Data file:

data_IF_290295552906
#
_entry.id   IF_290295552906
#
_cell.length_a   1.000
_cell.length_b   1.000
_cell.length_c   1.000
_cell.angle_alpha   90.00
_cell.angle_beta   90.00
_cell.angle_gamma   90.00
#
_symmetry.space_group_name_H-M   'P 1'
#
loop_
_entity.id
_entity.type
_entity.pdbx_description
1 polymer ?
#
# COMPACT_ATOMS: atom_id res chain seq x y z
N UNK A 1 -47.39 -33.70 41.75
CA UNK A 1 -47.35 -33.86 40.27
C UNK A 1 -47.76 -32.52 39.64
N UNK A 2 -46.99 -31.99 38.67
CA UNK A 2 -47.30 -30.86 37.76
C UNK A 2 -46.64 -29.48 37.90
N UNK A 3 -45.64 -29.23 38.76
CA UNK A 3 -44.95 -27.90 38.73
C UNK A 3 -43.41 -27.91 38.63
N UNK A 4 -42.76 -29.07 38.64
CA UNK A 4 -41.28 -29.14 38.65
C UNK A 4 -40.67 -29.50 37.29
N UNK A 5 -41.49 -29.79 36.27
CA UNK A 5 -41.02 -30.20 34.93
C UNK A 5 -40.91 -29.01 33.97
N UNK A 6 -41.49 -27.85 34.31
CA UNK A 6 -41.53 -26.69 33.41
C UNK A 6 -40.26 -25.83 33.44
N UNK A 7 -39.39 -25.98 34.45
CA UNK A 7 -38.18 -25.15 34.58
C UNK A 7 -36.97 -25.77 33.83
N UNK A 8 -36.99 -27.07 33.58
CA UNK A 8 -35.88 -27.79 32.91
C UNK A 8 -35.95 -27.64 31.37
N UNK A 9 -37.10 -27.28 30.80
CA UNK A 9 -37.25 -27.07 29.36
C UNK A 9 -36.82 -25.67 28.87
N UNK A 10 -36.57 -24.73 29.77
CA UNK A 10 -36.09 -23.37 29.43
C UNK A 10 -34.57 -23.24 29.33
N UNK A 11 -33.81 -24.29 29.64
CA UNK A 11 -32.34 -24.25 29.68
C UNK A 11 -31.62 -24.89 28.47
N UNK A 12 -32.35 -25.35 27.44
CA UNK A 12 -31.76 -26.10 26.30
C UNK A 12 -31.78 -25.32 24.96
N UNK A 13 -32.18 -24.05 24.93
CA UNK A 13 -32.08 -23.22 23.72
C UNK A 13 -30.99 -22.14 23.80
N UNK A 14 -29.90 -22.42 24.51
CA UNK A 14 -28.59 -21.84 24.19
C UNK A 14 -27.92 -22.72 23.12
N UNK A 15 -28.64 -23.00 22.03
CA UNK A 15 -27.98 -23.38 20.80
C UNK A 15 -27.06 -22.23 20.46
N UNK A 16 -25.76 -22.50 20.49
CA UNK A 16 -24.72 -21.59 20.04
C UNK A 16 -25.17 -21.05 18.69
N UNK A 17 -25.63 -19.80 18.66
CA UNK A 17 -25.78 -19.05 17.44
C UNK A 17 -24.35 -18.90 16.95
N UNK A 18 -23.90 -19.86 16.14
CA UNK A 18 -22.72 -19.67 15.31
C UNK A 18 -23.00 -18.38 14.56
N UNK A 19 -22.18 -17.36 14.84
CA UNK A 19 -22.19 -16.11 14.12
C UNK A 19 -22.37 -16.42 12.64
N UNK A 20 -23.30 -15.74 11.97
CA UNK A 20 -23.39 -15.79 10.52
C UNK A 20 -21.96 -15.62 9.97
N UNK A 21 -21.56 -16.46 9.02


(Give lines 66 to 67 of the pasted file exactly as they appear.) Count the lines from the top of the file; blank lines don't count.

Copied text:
N UNK A 16 -25.76 -22.50 20.49
CA UNK A 16 -24.72 -21.59 20.04